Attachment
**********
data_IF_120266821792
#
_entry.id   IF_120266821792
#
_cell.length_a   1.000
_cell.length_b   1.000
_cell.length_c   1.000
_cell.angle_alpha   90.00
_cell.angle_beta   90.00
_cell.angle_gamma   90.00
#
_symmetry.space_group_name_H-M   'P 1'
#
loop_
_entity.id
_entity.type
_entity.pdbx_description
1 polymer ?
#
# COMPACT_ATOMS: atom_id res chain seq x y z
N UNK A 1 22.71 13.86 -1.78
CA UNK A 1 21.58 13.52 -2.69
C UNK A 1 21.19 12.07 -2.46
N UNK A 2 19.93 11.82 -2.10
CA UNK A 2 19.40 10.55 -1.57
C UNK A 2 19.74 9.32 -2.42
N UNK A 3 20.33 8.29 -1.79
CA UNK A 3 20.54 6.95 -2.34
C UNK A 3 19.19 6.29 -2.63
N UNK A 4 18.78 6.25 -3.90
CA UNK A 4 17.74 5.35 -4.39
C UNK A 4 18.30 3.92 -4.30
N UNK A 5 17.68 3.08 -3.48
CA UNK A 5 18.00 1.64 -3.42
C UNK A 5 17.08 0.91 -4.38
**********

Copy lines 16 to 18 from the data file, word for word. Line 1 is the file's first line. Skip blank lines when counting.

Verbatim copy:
_entity.type
_entity.pdbx_description
1 polymer ?